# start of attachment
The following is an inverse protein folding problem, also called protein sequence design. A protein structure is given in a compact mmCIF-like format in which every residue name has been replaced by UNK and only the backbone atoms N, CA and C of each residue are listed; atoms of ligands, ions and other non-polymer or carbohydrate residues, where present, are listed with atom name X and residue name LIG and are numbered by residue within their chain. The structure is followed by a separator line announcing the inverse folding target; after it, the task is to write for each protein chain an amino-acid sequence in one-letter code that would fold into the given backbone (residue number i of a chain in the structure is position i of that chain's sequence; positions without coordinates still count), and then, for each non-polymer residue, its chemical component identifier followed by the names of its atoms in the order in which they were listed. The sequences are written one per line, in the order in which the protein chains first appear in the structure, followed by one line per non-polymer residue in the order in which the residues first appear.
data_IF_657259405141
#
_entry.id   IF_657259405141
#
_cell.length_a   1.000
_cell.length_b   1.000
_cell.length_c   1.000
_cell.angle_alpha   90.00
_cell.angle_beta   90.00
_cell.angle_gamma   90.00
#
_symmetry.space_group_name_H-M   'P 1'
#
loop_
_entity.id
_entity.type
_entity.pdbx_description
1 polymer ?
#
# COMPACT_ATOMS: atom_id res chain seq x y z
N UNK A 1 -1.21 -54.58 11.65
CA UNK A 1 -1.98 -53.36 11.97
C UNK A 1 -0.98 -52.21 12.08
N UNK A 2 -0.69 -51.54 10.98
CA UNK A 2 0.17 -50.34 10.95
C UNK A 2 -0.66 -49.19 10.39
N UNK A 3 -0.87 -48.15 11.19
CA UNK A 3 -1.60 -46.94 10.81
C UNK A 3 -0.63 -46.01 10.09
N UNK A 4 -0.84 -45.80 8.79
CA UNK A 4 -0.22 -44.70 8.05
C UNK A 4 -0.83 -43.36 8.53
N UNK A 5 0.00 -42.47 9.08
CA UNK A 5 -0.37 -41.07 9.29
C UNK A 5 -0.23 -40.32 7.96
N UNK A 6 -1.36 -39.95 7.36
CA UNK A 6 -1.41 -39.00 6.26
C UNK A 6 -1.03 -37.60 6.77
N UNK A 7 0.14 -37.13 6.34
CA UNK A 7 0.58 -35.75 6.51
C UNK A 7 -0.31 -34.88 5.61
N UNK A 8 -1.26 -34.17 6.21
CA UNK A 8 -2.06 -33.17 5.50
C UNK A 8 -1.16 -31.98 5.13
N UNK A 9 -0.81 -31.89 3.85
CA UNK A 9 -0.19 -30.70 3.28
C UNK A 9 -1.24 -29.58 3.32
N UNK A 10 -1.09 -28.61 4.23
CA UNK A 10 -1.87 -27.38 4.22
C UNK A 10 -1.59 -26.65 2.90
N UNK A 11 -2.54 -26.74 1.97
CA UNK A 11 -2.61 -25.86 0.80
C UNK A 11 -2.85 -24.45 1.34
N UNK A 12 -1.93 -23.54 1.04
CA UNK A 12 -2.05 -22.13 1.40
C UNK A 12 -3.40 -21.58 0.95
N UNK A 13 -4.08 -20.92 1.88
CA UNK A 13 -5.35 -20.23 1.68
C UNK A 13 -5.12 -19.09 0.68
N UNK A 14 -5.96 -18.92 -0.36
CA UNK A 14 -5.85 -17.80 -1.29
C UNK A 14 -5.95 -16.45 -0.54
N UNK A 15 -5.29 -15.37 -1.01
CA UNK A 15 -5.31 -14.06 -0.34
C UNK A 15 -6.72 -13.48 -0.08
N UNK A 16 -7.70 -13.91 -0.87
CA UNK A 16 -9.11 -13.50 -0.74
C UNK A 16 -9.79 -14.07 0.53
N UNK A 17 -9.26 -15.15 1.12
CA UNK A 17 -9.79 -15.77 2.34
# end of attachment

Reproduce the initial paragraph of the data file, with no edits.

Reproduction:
The following is an inverse protein folding problem, also called protein sequence design. A protein structure is given in a compact mmCIF-like format in which every residue name has been replaced by UNK and only the backbone atoms N, CA and C of each residue are listed; atoms of ligands, ions and other non-polymer or carbohydrate residues, where present, are listed with atom name X and residue name LIG and are numbered by residue within their chain. The structure is followed by a separator line announcing the inverse folding target; after it, the task is to write for each protein chain an amino-acid sequence in one-letter code that would fold into the given backbone (residue number i of a chain in the structure is position i of that chain's sequence; positions without coordinates still count), and then, for each non-polymer residue, its chemical component identifier followed by the names of its atoms in the order in which they were listed. The sequences are written one per line, in the order in which the protein chains first appear in the structure, followed by one line per non-polymer residue in the order in which the residues first appear.